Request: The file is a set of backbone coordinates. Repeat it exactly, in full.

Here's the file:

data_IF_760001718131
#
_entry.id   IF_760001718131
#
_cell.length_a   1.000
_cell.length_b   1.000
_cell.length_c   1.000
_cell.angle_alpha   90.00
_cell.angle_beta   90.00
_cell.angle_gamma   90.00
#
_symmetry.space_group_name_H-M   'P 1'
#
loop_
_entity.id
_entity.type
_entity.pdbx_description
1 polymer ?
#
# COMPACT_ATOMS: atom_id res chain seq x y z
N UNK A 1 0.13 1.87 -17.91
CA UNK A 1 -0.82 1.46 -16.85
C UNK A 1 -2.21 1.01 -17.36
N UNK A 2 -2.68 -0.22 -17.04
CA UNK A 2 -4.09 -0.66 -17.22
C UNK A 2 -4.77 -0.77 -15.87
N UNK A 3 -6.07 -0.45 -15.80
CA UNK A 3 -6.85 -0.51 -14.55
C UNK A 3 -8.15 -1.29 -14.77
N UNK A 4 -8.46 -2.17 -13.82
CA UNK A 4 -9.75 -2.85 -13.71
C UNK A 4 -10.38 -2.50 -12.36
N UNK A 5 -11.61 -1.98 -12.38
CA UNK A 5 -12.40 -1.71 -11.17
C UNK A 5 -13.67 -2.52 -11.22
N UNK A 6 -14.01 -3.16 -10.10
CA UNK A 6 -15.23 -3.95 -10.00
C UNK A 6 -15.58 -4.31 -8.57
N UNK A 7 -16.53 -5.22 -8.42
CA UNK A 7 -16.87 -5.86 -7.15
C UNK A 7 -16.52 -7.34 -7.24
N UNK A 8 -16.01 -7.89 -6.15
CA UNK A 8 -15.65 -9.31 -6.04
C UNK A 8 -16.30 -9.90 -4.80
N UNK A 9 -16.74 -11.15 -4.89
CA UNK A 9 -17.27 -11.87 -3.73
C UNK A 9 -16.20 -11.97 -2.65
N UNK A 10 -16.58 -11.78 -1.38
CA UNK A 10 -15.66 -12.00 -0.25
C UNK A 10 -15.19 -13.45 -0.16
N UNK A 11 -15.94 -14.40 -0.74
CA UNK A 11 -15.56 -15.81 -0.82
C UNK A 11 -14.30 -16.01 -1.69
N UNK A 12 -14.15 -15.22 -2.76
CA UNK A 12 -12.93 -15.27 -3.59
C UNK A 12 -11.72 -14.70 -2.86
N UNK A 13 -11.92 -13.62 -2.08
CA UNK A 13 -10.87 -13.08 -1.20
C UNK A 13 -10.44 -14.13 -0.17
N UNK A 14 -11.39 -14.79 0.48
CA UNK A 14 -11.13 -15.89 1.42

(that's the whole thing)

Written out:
data_IF_760001718131
#
_entry.id   IF_760001718131
#
_cell.length_a   1.000
_cell.length_b   1.000
_cell.length_c   1.000
_cell.angle_alpha   90.00
_cell.angle_beta   90.00
_cell.angle_gamma   90.00
#
_symmetry.space_group_name_H-M   'P 1'
#
loop_
_entity.id
_entity.type
_entity.pdbx_description
1 polymer ?
#
# COMPACT_ATOMS: atom_id res chain seq x y z
N UNK A 1 0.13 1.87 -17.91
CA UNK A 1 -0.82 1.46 -16.85
C UNK A 1 -2.21 1.01 -17.36
N UNK A 2 -2.68 -0.22 -17.04
CA UNK A 2 -4.09 -0.66 -17.22
C UNK A 2 -4.77 -0.77 -15.87
N UNK A 3 -6.07 -0.45 -15.80
CA UNK A 3 -6.85 -0.51 -14.55
C UNK A 3 -8.15 -1.29 -14.77
N UNK A 4 -8.46 -2.17 -13.82
CA UNK A 4 -9.75 -2.85 -13.71
C UNK A 4 -10.38 -2.50 -12.36
N UNK A 5 -11.61 -1.98 -12.38
CA UNK A 5 -12.40 -1.71 -11.17
C UNK A 5 -13.67 -2.52 -11.22
N UNK A 6 -14.01 -3.16 -10.10
CA UNK A 6 -15.23 -3.95 -10.00
C UNK A 6 -15.58 -4.31 -8.57
N UNK A 7 -16.53 -5.22 -8.42
CA UNK A 7 -16.87 -5.86 -7.15
C UNK A 7 -16.52 -7.34 -7.24
N UNK A 8 -16.01 -7.89 -6.15
CA UNK A 8 -15.65 -9.31 -6.04
C UNK A 8 -16.30 -9.90 -4.80
N UNK A 9 -16.74 -11.15 -4.89
CA UNK A 9 -17.27 -11.87 -3.73
C UNK A 9 -16.20 -11.97 -2.65
N UNK A 10 -16.58 -11.78 -1.38
CA UNK A 10 -15.66 -12.00 -0.25
C UNK A 10 -15.19 -13.45 -0.16
N UNK A 11 -15.94 -14.40 -0.74
CA UNK A 11 -15.56 -15.81 -0.82
C UNK A 11 -14.30 -16.01 -1.69
N UNK A 12 -14.15 -15.22 -2.76
CA UNK A 12 -12.93 -15.27 -3.59
C UNK A 12 -11.72 -14.70 -2.86
N UNK A 13 -11.92 -13.62 -2.08
CA UNK A 13 -10.87 -13.08 -1.20
C UNK A 13 -10.44 -14.13 -0.17
N UNK A 14 -11.39 -14.79 0.48
CA UNK A 14 -11.13 -15.89 1.42